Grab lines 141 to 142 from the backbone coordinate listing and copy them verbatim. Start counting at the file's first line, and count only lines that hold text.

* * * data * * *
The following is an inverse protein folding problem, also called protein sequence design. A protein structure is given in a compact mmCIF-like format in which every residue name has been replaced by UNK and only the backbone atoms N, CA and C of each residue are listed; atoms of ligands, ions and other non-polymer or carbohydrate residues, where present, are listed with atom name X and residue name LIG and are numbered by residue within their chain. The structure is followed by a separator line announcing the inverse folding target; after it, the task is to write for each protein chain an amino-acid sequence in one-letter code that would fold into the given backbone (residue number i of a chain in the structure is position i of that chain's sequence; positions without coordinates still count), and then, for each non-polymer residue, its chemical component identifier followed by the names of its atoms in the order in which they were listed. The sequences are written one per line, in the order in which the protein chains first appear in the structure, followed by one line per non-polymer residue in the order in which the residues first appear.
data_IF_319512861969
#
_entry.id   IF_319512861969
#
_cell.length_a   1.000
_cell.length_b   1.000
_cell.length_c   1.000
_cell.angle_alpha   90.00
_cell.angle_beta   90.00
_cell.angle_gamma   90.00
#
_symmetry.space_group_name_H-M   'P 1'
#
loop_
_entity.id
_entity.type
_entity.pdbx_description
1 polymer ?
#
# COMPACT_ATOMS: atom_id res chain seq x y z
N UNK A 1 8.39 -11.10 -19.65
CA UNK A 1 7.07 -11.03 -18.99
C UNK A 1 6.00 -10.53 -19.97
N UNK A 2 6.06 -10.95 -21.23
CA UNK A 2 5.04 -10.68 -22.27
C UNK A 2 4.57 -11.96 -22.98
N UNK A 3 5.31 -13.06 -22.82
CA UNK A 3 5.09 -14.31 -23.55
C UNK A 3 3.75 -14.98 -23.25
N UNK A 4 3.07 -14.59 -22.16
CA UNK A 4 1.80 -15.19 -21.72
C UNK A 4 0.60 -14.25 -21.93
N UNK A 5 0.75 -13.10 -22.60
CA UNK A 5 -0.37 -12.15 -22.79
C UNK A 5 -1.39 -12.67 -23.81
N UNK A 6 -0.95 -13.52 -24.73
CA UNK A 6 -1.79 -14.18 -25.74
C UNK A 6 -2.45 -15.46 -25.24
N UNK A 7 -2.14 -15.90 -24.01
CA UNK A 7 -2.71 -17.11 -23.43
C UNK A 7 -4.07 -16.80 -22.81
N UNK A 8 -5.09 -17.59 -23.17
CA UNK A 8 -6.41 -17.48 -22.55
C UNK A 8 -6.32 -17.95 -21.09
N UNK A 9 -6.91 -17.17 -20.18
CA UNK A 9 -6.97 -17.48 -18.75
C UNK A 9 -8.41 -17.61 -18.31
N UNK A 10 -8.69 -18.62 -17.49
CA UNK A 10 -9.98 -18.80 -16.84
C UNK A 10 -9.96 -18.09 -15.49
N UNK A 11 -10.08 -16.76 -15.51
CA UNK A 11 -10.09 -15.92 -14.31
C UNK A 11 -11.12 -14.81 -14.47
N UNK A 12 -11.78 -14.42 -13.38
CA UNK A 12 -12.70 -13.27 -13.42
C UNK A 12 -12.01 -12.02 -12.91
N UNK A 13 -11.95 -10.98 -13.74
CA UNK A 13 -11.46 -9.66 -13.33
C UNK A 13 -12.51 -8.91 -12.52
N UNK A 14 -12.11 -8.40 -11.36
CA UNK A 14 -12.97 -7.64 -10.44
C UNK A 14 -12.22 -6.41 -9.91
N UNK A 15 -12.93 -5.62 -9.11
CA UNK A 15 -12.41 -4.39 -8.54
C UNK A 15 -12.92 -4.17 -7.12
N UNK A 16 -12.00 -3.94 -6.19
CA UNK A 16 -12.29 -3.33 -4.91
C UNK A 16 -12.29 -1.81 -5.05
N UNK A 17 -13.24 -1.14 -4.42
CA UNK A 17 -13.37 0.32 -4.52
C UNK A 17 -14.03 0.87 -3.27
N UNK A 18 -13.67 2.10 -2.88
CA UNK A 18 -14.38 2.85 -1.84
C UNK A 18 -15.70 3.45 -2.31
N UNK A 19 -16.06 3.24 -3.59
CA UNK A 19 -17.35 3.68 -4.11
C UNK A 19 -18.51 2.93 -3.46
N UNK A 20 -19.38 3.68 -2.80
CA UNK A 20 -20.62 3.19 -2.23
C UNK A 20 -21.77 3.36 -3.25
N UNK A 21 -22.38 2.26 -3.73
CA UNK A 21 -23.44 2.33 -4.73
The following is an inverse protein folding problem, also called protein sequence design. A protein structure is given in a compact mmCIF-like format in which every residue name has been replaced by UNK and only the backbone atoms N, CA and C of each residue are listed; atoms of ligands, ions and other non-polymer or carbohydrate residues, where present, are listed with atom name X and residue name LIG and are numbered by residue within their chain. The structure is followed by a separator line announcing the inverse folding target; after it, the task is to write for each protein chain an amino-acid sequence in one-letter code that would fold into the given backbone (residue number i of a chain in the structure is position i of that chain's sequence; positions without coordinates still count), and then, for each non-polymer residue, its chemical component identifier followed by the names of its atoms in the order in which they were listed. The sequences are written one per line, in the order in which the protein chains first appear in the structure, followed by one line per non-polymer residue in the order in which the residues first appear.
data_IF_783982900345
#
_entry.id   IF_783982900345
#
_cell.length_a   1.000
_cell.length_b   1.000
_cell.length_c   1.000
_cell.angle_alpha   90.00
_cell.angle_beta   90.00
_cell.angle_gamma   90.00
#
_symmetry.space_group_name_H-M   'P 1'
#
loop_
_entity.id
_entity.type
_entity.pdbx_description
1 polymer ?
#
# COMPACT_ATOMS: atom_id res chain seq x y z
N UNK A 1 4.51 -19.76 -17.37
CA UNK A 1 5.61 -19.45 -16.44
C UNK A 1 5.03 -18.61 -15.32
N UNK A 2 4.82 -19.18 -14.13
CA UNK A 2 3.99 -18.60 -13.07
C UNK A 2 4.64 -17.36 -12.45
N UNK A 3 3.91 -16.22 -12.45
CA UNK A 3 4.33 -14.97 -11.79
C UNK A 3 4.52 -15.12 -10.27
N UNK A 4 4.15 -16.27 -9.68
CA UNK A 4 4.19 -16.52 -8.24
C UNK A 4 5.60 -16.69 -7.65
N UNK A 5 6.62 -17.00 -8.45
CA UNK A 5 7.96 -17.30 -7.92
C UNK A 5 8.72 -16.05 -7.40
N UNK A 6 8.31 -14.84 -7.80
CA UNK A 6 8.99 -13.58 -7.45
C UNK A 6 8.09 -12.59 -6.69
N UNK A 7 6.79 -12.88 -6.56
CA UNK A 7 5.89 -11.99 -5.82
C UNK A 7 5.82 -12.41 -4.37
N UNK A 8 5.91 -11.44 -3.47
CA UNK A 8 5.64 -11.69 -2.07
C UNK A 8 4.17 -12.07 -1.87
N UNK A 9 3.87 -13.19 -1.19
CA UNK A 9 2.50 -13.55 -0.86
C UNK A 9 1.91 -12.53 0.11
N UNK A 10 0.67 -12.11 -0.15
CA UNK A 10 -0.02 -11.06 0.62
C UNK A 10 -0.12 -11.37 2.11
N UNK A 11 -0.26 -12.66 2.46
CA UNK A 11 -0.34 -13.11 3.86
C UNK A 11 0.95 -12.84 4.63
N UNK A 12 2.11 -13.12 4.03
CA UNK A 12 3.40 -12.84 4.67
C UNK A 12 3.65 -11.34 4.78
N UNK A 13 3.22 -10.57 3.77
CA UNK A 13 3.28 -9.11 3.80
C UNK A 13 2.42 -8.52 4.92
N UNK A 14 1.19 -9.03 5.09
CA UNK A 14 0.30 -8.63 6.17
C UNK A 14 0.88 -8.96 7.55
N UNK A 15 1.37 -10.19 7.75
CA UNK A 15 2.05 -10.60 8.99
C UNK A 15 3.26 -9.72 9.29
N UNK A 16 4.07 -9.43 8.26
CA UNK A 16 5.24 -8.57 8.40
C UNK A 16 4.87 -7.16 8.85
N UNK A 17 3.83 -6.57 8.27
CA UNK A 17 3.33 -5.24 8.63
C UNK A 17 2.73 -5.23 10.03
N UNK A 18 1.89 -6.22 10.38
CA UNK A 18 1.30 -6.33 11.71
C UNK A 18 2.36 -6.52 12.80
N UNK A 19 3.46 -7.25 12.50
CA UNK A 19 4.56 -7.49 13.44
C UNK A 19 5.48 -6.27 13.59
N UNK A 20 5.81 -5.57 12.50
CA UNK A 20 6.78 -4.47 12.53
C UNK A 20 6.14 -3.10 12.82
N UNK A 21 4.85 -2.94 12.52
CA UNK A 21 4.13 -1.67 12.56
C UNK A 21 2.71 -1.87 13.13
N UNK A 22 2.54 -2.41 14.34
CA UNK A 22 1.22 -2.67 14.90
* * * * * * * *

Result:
N UNK A 13 3.22 -10.57 3.77
CA UNK A 13 3.28 -9.11 3.80